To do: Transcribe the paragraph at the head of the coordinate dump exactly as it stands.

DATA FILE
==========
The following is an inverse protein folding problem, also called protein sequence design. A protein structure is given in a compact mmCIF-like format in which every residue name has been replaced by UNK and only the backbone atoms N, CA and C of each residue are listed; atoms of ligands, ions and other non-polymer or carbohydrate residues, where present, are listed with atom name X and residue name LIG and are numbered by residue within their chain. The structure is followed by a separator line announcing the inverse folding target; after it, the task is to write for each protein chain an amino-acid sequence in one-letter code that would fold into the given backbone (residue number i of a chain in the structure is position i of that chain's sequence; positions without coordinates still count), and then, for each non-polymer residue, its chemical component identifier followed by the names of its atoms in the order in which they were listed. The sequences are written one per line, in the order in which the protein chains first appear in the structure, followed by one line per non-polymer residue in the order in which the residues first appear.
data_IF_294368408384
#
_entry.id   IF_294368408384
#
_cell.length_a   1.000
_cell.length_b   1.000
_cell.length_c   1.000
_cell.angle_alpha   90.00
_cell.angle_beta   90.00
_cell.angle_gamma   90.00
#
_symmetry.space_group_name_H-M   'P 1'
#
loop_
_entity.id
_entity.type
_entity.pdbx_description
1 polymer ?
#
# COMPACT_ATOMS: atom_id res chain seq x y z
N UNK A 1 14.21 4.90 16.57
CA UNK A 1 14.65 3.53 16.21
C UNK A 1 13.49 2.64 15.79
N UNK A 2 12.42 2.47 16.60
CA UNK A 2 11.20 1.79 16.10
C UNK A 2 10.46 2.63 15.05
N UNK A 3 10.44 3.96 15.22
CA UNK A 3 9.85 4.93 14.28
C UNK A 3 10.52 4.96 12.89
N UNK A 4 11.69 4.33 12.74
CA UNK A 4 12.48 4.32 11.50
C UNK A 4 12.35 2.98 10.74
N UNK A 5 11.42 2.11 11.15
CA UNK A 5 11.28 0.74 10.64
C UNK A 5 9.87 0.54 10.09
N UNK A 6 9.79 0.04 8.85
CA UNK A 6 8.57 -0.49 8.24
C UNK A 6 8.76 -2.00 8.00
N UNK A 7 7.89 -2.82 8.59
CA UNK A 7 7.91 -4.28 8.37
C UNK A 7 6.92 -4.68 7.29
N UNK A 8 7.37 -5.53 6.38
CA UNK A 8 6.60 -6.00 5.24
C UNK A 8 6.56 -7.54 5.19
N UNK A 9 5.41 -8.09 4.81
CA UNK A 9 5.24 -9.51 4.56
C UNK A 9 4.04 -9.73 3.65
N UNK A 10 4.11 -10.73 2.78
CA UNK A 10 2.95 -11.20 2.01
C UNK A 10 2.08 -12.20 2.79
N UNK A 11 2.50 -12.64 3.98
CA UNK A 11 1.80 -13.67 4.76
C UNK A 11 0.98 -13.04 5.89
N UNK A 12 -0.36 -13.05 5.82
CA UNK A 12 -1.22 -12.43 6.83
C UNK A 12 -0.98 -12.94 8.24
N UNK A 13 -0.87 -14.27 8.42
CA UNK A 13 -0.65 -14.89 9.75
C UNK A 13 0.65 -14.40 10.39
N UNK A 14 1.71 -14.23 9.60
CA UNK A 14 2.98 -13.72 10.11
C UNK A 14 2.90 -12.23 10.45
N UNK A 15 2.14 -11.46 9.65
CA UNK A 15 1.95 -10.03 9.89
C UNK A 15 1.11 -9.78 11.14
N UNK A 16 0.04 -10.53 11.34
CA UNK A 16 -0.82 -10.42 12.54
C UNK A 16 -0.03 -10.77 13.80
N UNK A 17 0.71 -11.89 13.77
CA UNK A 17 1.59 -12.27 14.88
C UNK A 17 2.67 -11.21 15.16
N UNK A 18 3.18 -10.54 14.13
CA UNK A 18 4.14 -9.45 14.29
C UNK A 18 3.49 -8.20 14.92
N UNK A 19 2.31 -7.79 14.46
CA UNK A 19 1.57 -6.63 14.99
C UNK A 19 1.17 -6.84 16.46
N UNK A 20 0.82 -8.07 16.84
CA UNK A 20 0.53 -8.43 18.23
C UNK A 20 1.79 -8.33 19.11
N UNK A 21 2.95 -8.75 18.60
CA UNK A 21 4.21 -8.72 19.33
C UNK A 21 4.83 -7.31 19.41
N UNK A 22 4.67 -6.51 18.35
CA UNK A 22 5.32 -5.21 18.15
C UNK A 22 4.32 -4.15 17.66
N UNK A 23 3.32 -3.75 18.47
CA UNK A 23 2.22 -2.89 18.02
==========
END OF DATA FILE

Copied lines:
The following is an inverse protein folding problem, also called protein sequence design. A protein structure is given in a compact mmCIF-like format in which every residue name has been replaced by UNK and only the backbone atoms N, CA and C of each residue are listed; atoms of ligands, ions and other non-polymer or carbohydrate residues, where present, are listed with atom name X and residue name LIG and are numbered by residue within their chain. The structure is followed by a separator line announcing the inverse folding target; after it, the task is to write for each protein chain an amino-acid sequence in one-letter code that would fold into the given backbone (residue number i of a chain in the structure is position i of that chain's sequence; positions without coordinates still count), and then, for each non-polymer residue, its chemical component identifier followed by the names of its atoms in the order in which they were listed. The sequences are written one per line, in the order in which the protein chains first appear in the structure, followed by one line per non-polymer residue in the order in which the residues first appear.